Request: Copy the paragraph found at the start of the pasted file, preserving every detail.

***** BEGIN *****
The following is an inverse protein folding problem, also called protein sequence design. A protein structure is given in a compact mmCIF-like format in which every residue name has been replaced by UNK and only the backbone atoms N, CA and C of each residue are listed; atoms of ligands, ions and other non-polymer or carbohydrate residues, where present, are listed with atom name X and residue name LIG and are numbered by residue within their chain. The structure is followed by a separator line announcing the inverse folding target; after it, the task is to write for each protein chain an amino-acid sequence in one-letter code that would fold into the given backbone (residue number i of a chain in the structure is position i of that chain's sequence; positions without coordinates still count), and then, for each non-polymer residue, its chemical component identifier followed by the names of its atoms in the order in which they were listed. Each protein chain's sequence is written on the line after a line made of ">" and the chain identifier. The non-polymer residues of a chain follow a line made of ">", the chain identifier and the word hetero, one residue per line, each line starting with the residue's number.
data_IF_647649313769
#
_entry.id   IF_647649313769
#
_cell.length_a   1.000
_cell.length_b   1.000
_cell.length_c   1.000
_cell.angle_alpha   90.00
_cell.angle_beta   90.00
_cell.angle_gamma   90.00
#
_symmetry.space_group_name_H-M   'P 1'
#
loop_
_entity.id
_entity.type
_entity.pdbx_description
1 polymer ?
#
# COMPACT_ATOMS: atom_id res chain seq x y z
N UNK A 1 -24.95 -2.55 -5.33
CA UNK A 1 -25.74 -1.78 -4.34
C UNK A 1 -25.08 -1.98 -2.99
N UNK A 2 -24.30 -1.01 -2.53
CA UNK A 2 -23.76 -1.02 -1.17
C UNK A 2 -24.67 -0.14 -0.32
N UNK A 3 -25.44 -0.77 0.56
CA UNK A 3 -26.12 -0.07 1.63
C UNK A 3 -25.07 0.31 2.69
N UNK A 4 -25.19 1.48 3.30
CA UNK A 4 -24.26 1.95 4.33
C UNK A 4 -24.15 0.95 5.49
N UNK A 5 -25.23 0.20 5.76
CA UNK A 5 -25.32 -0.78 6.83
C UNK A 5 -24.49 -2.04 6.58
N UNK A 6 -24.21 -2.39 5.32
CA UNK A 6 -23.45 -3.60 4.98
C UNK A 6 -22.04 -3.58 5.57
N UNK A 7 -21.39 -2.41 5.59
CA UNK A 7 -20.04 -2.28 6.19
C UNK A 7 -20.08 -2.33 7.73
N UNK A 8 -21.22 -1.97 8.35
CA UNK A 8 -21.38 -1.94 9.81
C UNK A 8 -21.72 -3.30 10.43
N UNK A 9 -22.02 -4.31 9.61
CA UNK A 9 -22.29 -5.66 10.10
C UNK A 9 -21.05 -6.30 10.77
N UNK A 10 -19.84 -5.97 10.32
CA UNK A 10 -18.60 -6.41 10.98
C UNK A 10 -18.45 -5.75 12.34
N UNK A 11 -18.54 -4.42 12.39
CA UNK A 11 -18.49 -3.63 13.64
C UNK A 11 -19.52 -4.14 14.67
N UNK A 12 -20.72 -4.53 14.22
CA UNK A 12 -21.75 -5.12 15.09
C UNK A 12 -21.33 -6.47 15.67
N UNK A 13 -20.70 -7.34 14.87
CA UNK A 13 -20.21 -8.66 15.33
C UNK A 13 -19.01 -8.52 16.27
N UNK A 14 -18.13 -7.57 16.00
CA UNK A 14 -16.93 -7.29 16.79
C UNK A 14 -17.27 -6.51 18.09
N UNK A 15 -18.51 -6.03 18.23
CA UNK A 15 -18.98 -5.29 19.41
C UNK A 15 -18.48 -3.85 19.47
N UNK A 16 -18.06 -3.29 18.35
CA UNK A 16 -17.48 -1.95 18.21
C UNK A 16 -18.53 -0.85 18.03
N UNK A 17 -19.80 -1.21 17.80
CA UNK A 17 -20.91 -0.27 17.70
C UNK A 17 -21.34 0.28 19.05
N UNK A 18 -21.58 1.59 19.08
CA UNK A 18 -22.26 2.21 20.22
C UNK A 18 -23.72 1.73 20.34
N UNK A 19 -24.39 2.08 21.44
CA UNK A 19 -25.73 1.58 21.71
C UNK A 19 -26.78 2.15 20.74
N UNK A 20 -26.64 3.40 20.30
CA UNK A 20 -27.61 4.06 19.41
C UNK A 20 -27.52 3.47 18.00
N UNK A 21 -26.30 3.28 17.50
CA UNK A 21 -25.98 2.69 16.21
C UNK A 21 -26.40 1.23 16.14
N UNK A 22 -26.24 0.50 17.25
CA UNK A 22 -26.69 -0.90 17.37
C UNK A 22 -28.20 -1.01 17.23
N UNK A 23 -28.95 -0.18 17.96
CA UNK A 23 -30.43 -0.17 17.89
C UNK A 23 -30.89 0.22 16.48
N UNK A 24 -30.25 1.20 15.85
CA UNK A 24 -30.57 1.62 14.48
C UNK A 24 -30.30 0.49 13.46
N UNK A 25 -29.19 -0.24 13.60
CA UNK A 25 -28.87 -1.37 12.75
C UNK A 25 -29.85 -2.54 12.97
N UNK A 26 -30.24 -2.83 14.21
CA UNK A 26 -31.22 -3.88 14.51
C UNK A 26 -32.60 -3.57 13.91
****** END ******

The following is an inverse protein folding problem, also called protein sequence design. A protein structure is given in a compact mmCIF-like format in which every residue name has been replaced by UNK and only the backbone atoms N, CA and C of each residue are listed; atoms of ligands, ions and other non-polymer or carbohydrate residues, where present, are listed with atom name X and residue name LIG and are numbered by residue within their chain. The structure is followed by a separator line announcing the inverse folding target; after it, the task is to write for each protein chain an amino-acid sequence in one-letter code that would fold into the given backbone (residue number i of a chain in the structure is position i of that chain's sequence; positions without coordinates still count), and then, for each non-polymer residue, its chemical component identifier followed by the names of its atoms in the order in which they were listed. Each protein chain's sequence is written on the line after a line made of ">" and the chain identifier. The non-polymer residues of a chain follow a line made of ">", the chain identifier and the word hetero, one residue per line, each line starting with the residue's number.